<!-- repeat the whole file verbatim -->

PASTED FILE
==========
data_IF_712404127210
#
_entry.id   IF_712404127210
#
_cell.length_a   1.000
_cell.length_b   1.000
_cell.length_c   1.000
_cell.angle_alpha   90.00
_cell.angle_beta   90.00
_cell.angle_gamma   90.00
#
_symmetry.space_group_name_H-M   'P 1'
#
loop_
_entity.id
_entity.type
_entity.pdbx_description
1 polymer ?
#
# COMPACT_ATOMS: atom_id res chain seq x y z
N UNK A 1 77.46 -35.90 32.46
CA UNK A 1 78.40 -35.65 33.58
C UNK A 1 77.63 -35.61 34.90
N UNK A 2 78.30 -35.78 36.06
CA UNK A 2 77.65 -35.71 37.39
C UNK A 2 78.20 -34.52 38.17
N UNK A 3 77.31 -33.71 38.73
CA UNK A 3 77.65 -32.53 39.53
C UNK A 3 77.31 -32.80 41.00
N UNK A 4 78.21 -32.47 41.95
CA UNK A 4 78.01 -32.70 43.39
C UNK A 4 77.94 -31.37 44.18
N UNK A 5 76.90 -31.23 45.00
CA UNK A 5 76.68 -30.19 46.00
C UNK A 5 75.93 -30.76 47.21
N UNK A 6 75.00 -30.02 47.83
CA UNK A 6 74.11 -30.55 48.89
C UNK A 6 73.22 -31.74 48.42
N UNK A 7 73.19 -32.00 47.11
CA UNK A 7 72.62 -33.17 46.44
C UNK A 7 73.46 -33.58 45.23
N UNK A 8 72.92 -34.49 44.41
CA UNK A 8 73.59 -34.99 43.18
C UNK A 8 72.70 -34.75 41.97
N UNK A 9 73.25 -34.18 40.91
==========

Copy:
data_IF_712404127210
#
_entry.id   IF_712404127210
#
_cell.length_a   1.000
_cell.length_b   1.000
_cell.length_c   1.000
_cell.angle_alpha   90.00
_cell.angle_beta   90.00
_cell.angle_gamma   90.00
#
_symmetry.space_group_name_H-M   'P 1'
#
loop_
_entity.id
_entity.type
_entity.pdbx_description
1 polymer ?
#
# COMPACT_ATOMS: atom_id res chain seq x y z
N UNK A 1 77.46 -35.90 32.46
CA UNK A 1 78.40 -35.65 33.58
C UNK A 1 77.63 -35.61 34.90
N UNK A 2 78.30 -35.78 36.06
CA UNK A 2 77.65 -35.71 37.39
C UNK A 2 78.20 -34.52 38.17
N UNK A 3 77.31 -33.71 38.73
CA UNK A 3 77.65 -32.53 39.53
C UNK A 3 77.31 -32.80 41.00
N UNK A 4 78.21 -32.47 41.95
CA UNK A 4 78.01 -32.70 43.39
C UNK A 4 77.94 -31.37 44.18
N UNK A 5 76.90 -31.23 45.00
CA UNK A 5 76.68 -30.19 46.00
C UNK A 5 75.93 -30.76 47.21
N UNK A 6 75.00 -30.02 47.83
CA UNK A 6 74.11 -30.55 48.89
C UNK A 6 73.22 -31.74 48.42
N UNK A 7 73.19 -32.00 47.11
CA UNK A 7 72.62 -33.17 46.44
C UNK A 7 73.46 -33.58 45.23
N UNK A 8 72.92 -34.49 44.41
CA UNK A 8 73.59 -34.99 43.18
C UNK A 8 72.70 -34.75 41.97
N UNK A 9 73.25 -34.18 40.91